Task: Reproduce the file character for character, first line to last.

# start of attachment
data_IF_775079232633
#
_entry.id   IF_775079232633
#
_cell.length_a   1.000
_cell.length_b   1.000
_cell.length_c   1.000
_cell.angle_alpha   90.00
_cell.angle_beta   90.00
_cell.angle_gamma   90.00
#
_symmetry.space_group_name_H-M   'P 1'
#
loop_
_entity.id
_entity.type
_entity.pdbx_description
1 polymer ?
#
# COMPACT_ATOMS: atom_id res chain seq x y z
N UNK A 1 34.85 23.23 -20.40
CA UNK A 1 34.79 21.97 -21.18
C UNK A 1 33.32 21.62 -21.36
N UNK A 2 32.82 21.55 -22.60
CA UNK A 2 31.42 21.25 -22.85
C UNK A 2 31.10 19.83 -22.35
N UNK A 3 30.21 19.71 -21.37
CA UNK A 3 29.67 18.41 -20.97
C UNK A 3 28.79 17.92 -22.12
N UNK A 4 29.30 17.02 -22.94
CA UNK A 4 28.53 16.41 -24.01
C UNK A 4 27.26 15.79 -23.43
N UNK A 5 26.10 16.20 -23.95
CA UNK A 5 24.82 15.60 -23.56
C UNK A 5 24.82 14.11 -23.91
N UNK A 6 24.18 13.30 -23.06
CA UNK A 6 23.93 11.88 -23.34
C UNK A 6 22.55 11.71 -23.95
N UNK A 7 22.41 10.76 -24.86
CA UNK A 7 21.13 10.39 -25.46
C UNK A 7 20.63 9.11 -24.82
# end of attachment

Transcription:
data_IF_775079232633
#
_entry.id   IF_775079232633
#
_cell.length_a   1.000
_cell.length_b   1.000
_cell.length_c   1.000
_cell.angle_alpha   90.00
_cell.angle_beta   90.00
_cell.angle_gamma   90.00
#
_symmetry.space_group_name_H-M   'P 1'
#
loop_
_entity.id
_entity.type
_entity.pdbx_description
1 polymer ?
#
# COMPACT_ATOMS: atom_id res chain seq x y z
N UNK A 1 34.85 23.23 -20.40
CA UNK A 1 34.79 21.97 -21.18
C UNK A 1 33.32 21.62 -21.36
N UNK A 2 32.82 21.55 -22.60
CA UNK A 2 31.42 21.25 -22.85
C UNK A 2 31.10 19.83 -22.35
N UNK A 3 30.21 19.71 -21.37
CA UNK A 3 29.67 18.41 -20.97
C UNK A 3 28.79 17.92 -22.12
N UNK A 4 29.30 17.02 -22.94
CA UNK A 4 28.53 16.41 -24.01
C UNK A 4 27.26 15.79 -23.43
N UNK A 5 26.10 16.20 -23.95
CA UNK A 5 24.82 15.60 -23.56
C UNK A 5 24.82 14.11 -23.91
N UNK A 6 24.18 13.30 -23.06
CA UNK A 6 23.93 11.88 -23.34
C UNK A 6 22.55 11.71 -23.95
N UNK A 7 22.41 10.76 -24.86
CA UNK A 7 21.13 10.39 -25.46
C UNK A 7 20.63 9.11 -24.82